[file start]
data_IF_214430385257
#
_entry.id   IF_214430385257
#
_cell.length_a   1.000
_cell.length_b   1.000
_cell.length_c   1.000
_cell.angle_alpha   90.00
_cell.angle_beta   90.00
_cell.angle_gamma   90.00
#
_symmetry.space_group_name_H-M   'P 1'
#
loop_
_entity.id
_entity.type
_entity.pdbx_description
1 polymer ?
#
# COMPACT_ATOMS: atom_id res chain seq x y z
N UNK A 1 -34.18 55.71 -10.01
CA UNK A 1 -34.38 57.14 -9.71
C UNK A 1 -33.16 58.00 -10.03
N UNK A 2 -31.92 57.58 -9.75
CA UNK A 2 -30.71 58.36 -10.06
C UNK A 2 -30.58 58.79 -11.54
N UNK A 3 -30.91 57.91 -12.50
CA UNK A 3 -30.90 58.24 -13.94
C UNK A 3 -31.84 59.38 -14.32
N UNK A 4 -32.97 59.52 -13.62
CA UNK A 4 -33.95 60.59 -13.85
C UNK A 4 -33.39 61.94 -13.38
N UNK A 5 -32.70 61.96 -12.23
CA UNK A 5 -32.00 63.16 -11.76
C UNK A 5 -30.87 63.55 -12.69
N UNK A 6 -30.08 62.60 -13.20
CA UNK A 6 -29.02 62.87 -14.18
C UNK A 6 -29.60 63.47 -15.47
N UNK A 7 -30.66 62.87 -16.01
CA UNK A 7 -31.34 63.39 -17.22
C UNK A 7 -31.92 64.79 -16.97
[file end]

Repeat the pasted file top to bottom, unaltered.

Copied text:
data_IF_214430385257
#
_entry.id   IF_214430385257
#
_cell.length_a   1.000
_cell.length_b   1.000
_cell.length_c   1.000
_cell.angle_alpha   90.00
_cell.angle_beta   90.00
_cell.angle_gamma   90.00
#
_symmetry.space_group_name_H-M   'P 1'
#
loop_
_entity.id
_entity.type
_entity.pdbx_description
1 polymer ?
#
# COMPACT_ATOMS: atom_id res chain seq x y z
N UNK A 1 -34.18 55.71 -10.01
CA UNK A 1 -34.38 57.14 -9.71
C UNK A 1 -33.16 58.00 -10.03
N UNK A 2 -31.92 57.58 -9.75
CA UNK A 2 -30.71 58.36 -10.06
C UNK A 2 -30.58 58.79 -11.54
N UNK A 3 -30.91 57.91 -12.50
CA UNK A 3 -30.90 58.24 -13.94
C UNK A 3 -31.84 59.38 -14.32
N UNK A 4 -32.97 59.52 -13.62
CA UNK A 4 -33.95 60.59 -13.85
C UNK A 4 -33.39 61.94 -13.38
N UNK A 5 -32.70 61.96 -12.23
CA UNK A 5 -32.00 63.16 -11.76
C UNK A 5 -30.87 63.55 -12.69
N UNK A 6 -30.08 62.60 -13.20
CA UNK A 6 -29.02 62.87 -14.18
C UNK A 6 -29.60 63.47 -15.47
N UNK A 7 -30.66 62.87 -16.01
CA UNK A 7 -31.34 63.39 -17.22
C UNK A 7 -31.92 64.79 -16.97